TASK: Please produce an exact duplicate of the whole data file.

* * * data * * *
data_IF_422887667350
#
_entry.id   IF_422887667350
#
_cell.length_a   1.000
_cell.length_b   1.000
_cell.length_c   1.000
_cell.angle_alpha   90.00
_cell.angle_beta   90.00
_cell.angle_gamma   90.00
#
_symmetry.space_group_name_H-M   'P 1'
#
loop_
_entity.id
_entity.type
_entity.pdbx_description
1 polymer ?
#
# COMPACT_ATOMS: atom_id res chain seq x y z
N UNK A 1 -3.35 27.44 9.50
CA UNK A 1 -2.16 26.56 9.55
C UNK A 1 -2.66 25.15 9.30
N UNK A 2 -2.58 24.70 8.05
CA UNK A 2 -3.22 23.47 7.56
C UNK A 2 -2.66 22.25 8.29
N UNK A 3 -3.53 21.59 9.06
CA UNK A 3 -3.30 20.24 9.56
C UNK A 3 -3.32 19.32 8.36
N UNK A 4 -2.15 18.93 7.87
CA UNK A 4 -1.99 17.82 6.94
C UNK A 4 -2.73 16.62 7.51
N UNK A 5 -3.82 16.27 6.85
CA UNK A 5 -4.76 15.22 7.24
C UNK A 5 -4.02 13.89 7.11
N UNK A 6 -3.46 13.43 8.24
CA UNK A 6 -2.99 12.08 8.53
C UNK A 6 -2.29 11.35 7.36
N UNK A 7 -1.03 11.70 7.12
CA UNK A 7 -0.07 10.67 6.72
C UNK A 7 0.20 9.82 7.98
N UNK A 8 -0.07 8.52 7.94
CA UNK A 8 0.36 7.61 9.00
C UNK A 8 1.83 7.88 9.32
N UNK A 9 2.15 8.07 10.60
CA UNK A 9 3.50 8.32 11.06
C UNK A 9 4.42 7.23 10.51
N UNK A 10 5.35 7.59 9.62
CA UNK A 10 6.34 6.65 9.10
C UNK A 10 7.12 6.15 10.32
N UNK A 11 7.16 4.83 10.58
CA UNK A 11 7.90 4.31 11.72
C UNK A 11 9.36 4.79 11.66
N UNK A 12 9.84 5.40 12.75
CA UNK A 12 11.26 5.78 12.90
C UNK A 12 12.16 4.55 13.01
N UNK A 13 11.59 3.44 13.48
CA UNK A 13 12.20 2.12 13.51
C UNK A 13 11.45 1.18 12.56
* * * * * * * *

data_IF_422887667350
#
_entry.id   IF_422887667350
#
_cell.length_a   1.000
_cell.length_b   1.000
_cell.length_c   1.000
_cell.angle_alpha   90.00
_cell.angle_beta   90.00
_cell.angle_gamma   90.00
#
_symmetry.space_group_name_H-M   'P 1'
#
loop_
_entity.id
_entity.type
_entity.pdbx_description
1 polymer ?
#
# COMPACT_ATOMS: atom_id res chain seq x y z
N UNK A 1 -3.35 27.44 9.50
CA UNK A 1 -2.16 26.56 9.55
C UNK A 1 -2.66 25.15 9.30
N UNK A 2 -2.58 24.70 8.05
CA UNK A 2 -3.22 23.47 7.56
C UNK A 2 -2.66 22.25 8.29
N UNK A 3 -3.53 21.59 9.06
CA UNK A 3 -3.30 20.24 9.56
C UNK A 3 -3.32 19.32 8.36
N UNK A 4 -2.15 18.93 7.87
CA UNK A 4 -1.99 17.82 6.94
C UNK A 4 -2.73 16.62 7.51
N UNK A 5 -3.82 16.27 6.85
CA UNK A 5 -4.76 15.22 7.24
C UNK A 5 -4.02 13.89 7.11
N UNK A 6 -3.46 13.43 8.24
CA UNK A 6 -2.99 12.08 8.53
C UNK A 6 -2.29 11.35 7.36
N UNK A 7 -1.03 11.70 7.12
CA UNK A 7 -0.07 10.67 6.72
C UNK A 7 0.20 9.82 7.98
N UNK A 8 -0.07 8.52 7.94
CA UNK A 8 0.36 7.61 9.00
C UNK A 8 1.83 7.88 9.32
N UNK A 9 2.15 8.07 10.60
CA UNK A 9 3.50 8.32 11.06
C UNK A 9 4.42 7.23 10.51
N UNK A 10 5.35 7.59 9.62
CA UNK A 10 6.34 6.65 9.10
C UNK A 10 7.12 6.15 10.32
N UNK A 11 7.16 4.83 10.58
CA UNK A 11 7.90 4.31 11.72
C UNK A 11 9.36 4.79 11.66
N UNK A 12 9.84 5.40 12.75
CA UNK A 12 11.26 5.78 12.90
C UNK A 12 12.16 4.55 13.01
N UNK A 13 11.59 3.44 13.48
CA UNK A 13 12.20 2.12 13.51
C UNK A 13 11.45 1.18 12.56